Tomorrow, Kashmir Can Be Jerusalem – Mehwish Ashraf

On December 6, 2017, a decision was taken in isolation by Donald Trump in recognising a disputed territory, Jerusalem, as capital of Israel which resulted in exposing the weaknesses and lack of application of International law.

While, the U.S has breached international law and no sanctions were applied on it, there was no global watchdog in place to make Trump accountable. Therefore, this point and the ongoing unstable relations between Pakistan and Trump’s administration are worrying for Pakistan because it also has a disputed territory with India; Kashmir.

In order to solve the Kashmir issue, Pakistan has some expectations from the International Law guardians and watchdogs. Simply, the intensified instability between both the states and the case of unilateral recognition of Jerusalem promotes the threat of unilateral acceptance of Kashmir. This could imply that Trump can one day simply recognise Kashmir as part of India, which could further escalate regional tensions in South Asia.

Trump’s Anti-Pakistan statements make such concerns more likely. On 1st January 2018, trump tweeted about Pakistan saying that; “The United States has foolishly given Pakistan more than 33 billion dollars in aid over the last 15 years, and they have given us nothing but lies & deceit, thinking of our leaders as fools. They give safe haven to the terrorists we hunt in Afghanistan, with little help. No more!”

The next day Trump elaborated his opinion on 2nd January, 2018, and compared Palestine with Pakistan, when he said; “It’s not only Pakistan that we pay billions of dollars to for nothing, but also many other countries, and others. As an example, we pay the Palestinians HUNDRED OF MILLIONS OF DOLLARS a year and get no appreciation or respect. They don’t even want to negotiate a long overdue peace treaty with Israel.”

With such a volatile style of presidency, one can surely expect Trump to treat Kashmir similarly to Palestine. But, why would Trump do that? There are many reasons to that.

First, a major similarity in both the situations is that dilemma lies between two contrasting ideological states, i.e, Muslim vs Non-Muslim. Kashmir has two major religious groups, one is the Muslim majority and other is the Hindu.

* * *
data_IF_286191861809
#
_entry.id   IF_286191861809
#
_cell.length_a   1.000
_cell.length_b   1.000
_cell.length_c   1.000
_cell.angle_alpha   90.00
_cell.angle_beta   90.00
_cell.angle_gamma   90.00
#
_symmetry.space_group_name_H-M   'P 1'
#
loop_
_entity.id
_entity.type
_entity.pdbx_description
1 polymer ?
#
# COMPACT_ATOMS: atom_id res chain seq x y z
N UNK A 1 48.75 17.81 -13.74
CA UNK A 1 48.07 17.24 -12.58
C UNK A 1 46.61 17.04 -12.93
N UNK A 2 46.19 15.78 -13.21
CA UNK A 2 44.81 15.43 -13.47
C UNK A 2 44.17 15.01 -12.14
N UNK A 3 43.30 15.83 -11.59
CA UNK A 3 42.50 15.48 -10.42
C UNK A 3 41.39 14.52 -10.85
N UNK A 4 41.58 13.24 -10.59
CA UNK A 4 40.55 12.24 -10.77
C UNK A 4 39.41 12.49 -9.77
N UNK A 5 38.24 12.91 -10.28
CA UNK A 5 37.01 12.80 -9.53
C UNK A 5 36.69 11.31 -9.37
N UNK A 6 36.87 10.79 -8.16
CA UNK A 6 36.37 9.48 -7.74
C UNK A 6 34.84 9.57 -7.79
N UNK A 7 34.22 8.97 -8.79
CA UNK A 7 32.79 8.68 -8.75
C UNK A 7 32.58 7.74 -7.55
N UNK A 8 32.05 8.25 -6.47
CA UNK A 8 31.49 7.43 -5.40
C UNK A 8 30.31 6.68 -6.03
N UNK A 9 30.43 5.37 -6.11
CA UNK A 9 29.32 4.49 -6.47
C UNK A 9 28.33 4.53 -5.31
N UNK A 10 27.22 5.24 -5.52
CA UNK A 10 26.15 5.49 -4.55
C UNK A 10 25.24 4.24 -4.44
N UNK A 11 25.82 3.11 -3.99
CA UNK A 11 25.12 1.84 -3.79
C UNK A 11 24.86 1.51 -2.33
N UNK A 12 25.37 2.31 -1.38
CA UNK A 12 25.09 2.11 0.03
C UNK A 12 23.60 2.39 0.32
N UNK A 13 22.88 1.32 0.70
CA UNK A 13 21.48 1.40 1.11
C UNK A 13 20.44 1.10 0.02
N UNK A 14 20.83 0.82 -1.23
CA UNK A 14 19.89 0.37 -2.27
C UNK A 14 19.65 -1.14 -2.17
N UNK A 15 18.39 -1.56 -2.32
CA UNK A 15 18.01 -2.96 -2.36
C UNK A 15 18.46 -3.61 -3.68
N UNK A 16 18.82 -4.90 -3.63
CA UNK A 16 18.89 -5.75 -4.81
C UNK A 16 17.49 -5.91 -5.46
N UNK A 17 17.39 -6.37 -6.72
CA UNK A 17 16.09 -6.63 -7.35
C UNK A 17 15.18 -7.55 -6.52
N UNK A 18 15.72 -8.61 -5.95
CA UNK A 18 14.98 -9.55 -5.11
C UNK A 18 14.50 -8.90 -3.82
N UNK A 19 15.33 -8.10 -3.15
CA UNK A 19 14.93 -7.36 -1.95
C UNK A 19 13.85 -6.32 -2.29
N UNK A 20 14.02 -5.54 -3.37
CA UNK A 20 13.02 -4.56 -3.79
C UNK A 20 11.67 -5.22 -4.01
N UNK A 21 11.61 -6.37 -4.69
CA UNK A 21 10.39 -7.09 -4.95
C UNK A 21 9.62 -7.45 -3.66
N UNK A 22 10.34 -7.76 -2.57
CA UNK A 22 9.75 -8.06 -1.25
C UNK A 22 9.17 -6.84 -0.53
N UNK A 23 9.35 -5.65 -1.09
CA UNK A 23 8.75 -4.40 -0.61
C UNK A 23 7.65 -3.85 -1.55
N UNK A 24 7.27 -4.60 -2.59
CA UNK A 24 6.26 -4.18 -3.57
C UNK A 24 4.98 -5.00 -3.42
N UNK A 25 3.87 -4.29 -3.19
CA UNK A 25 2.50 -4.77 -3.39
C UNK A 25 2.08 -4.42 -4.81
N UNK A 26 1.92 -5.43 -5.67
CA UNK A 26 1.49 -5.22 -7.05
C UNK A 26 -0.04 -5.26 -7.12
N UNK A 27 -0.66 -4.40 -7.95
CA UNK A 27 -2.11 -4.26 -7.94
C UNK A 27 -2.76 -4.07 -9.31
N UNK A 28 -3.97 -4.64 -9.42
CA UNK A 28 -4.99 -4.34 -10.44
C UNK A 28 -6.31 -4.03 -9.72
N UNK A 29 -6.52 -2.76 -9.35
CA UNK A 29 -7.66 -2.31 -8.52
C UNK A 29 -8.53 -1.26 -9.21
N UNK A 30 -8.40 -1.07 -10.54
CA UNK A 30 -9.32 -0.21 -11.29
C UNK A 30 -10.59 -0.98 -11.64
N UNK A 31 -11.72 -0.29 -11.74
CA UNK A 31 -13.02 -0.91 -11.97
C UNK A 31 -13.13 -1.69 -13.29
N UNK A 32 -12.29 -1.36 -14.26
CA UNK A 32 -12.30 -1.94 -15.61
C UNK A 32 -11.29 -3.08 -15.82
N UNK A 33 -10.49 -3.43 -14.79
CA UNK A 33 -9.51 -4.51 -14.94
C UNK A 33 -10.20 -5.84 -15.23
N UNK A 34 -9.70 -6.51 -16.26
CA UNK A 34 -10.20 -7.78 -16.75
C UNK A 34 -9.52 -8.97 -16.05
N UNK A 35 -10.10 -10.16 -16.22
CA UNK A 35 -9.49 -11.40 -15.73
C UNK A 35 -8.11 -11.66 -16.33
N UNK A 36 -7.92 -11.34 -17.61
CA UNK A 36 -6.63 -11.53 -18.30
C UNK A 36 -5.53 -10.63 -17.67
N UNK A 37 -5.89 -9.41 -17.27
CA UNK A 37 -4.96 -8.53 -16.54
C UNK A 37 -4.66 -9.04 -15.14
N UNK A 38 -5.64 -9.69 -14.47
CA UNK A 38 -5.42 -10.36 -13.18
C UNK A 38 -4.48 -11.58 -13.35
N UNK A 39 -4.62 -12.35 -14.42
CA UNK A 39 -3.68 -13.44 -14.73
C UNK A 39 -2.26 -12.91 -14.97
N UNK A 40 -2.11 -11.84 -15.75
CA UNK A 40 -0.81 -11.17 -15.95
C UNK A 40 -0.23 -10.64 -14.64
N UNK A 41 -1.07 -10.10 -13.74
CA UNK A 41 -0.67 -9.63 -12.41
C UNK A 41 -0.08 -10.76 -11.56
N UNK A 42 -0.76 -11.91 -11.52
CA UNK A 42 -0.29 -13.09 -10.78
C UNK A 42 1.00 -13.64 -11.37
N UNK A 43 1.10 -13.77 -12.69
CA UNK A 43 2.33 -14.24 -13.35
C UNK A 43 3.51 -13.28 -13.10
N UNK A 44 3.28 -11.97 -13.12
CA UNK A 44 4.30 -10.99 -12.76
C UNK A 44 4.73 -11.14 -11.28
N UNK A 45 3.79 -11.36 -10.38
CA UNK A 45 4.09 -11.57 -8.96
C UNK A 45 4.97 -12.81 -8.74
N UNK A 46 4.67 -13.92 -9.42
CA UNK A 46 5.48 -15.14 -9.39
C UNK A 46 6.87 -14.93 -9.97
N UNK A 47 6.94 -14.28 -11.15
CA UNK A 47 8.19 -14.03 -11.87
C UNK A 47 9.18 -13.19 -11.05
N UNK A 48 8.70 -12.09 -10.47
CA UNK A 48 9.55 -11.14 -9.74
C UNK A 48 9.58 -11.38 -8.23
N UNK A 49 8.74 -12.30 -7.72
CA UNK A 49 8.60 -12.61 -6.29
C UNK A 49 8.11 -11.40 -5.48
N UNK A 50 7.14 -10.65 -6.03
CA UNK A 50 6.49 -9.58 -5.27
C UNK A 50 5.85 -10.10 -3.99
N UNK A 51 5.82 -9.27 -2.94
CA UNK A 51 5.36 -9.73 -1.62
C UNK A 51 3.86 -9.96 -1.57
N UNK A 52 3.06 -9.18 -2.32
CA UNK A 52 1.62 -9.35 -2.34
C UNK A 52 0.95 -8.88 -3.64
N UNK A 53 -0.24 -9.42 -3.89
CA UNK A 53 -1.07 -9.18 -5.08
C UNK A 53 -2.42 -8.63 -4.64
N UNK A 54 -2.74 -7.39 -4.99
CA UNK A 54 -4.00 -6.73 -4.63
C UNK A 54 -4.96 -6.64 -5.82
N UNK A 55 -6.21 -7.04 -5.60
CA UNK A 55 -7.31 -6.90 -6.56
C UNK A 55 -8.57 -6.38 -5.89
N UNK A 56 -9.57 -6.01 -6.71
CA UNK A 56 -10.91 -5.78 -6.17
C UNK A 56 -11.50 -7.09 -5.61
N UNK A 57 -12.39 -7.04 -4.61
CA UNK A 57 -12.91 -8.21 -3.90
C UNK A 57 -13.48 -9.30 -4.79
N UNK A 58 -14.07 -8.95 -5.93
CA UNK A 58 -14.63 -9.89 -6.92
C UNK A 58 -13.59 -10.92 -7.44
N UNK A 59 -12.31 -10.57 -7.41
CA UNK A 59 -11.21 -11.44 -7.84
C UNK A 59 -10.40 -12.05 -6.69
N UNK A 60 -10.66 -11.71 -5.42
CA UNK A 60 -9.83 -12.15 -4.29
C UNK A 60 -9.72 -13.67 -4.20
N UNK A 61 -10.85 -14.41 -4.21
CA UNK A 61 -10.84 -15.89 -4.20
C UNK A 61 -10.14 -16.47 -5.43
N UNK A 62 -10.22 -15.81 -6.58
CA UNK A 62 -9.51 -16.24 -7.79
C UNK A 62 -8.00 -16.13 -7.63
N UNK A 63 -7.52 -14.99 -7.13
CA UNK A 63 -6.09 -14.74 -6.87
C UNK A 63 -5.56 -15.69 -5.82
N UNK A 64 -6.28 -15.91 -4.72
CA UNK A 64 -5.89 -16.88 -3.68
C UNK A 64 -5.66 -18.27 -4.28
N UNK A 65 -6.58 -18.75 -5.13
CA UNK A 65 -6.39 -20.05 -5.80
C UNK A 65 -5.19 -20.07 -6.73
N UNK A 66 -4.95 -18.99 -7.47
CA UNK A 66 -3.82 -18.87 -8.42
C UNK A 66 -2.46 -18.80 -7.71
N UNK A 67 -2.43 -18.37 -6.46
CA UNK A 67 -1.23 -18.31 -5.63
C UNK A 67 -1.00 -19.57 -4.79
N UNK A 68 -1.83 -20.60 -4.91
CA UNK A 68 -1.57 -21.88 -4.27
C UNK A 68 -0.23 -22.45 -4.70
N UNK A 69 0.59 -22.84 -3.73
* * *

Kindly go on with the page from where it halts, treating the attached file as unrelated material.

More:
On the other hand, land of Jerusalem also has two major groups, the Jews and the Muslims. In both ongoing disputes, people want to join the state according to their religious beliefs. And when it comes to Pakistan besides being a Muslim state, Trump’s antipathy towards Pakistan gives more possibilities that Trump would not want Kashmir to become Pakistan’s part, and he can make the same settlement again.

Secondly, USA enjoys strong ties with both Israel and India. On basis of strong bilateral relations with Israel, the U.S. president declared Jerusalem as Israel’s capital, stating that the declaration was in USA’s interest. Similarly, USA’s growing ties with India also mean that a similar declaration in case of Kashmir, citing US interests, could also be made.

Thirdly, USA is always interested in playing the role of a Global Watchdog, intervening in conflict-prone regions, which also helps its weapons and arms trade. It would be of no surprise if in case of an escalation in South Asia, USA intervenes, in alliance with India, under the preamble of ‘establishing peace in the region’.

Since George W. Bush became the United States President in 2001, India has periodically received assistance from Washington in developing its power and regional influence. Many believe that the US pursued this strategy to overcome China in the Asian Pacific region. So, it feeds India to bring balance of power in the region.

Accordingly, the US also played an important role in International engagements of India. In 2016, the US urged the members of the Nuclear Supplier Group to support India’s membership, which allows India to trade nuclear technology.

Furthest, according to Office of the United States Trade Representative, in 2016, India’s goods trade with U.S. was $67.7 billion and ranked 9th in trading partners. Other than this, two major agreements between both states include the General Security Of Military Information Agreement (GSOMIA) and the Logistics Exchange Memorandum Of Agreement (LEMOA). A nuclear deal was also signed between both states referred to as the “123 Agreement” or simply Indo-U.S. nuclear deal.

Based on these interests, the US could recognise Kashmir as India’s territory, which will of course strengthen India politically and economically. Such a scenario is a threat for Pakistan, when the US president has himself bracketed Pakistan with Palestine. Hence, to avoid such tensions, Pakistan should try to develop good diplomatic and political relations either with the U.S. or with neighbouring states and major powers in order to consolidate its case on a global level.

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